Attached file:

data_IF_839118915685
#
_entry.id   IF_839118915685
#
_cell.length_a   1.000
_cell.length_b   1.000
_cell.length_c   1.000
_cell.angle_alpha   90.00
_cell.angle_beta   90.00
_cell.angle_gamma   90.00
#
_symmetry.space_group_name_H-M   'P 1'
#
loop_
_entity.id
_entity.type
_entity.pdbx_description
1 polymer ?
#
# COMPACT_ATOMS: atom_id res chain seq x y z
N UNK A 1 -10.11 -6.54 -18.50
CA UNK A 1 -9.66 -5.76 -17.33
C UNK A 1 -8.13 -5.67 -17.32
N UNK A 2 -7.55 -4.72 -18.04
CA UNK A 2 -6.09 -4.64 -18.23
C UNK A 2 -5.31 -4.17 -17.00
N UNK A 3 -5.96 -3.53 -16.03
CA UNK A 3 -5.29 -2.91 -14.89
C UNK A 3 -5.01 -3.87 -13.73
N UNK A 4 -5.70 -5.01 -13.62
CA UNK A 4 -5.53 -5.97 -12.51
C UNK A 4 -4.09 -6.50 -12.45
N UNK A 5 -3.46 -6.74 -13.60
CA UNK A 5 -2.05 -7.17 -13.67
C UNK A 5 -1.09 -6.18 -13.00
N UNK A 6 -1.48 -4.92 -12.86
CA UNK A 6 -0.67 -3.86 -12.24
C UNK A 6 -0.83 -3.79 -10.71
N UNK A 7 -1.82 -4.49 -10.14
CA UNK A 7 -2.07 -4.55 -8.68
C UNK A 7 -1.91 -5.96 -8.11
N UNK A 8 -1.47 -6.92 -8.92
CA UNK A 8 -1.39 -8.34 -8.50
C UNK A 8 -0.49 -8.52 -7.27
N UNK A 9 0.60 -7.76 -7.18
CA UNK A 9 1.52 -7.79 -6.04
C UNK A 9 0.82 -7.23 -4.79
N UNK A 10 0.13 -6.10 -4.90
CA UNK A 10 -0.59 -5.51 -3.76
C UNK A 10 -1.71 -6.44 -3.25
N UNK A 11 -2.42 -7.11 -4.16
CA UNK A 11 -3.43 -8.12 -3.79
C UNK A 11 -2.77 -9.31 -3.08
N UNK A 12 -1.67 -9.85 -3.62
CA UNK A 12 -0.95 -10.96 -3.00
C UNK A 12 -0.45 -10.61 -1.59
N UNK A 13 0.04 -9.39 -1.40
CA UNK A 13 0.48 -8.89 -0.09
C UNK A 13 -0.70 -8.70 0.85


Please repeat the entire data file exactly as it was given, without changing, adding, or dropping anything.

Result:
data_IF_839118915685
#
_entry.id   IF_839118915685
#
_cell.length_a   1.000
_cell.length_b   1.000
_cell.length_c   1.000
_cell.angle_alpha   90.00
_cell.angle_beta   90.00
_cell.angle_gamma   90.00
#
_symmetry.space_group_name_H-M   'P 1'
#
loop_
_entity.id
_entity.type
_entity.pdbx_description
1 polymer ?
#
# COMPACT_ATOMS: atom_id res chain seq x y z
N UNK A 1 -10.11 -6.54 -18.50
CA UNK A 1 -9.66 -5.76 -17.33
C UNK A 1 -8.13 -5.67 -17.32
N UNK A 2 -7.55 -4.72 -18.04
CA UNK A 2 -6.09 -4.64 -18.23
C UNK A 2 -5.31 -4.17 -17.00
N UNK A 3 -5.96 -3.53 -16.03
CA UNK A 3 -5.29 -2.91 -14.89
C UNK A 3 -5.01 -3.87 -13.73
N UNK A 4 -5.70 -5.01 -13.62
CA UNK A 4 -5.53 -5.97 -12.51
C UNK A 4 -4.09 -6.50 -12.45
N UNK A 5 -3.46 -6.74 -13.60
CA UNK A 5 -2.05 -7.17 -13.67
C UNK A 5 -1.09 -6.18 -13.00
N UNK A 6 -1.48 -4.92 -12.86
CA UNK A 6 -0.67 -3.86 -12.24
C UNK A 6 -0.83 -3.79 -10.71
N UNK A 7 -1.82 -4.49 -10.14
CA UNK A 7 -2.07 -4.55 -8.68
C UNK A 7 -1.91 -5.96 -8.11
N UNK A 8 -1.47 -6.92 -8.92
CA UNK A 8 -1.39 -8.34 -8.50
C UNK A 8 -0.49 -8.52 -7.27
N UNK A 9 0.60 -7.76 -7.18
CA UNK A 9 1.52 -7.79 -6.04
C UNK A 9 0.82 -7.23 -4.79
N UNK A 10 0.13 -6.10 -4.90
CA UNK A 10 -0.59 -5.51 -3.76
C UNK A 10 -1.71 -6.44 -3.25
N UNK A 11 -2.42 -7.11 -4.16
CA UNK A 11 -3.43 -8.12 -3.79
C UNK A 11 -2.77 -9.31 -3.08
N UNK A 12 -1.67 -9.85 -3.62
CA UNK A 12 -0.95 -10.96 -3.00
C UNK A 12 -0.45 -10.61 -1.59
N UNK A 13 0.04 -9.39 -1.40
CA UNK A 13 0.48 -8.89 -0.09
C UNK A 13 -0.70 -8.70 0.85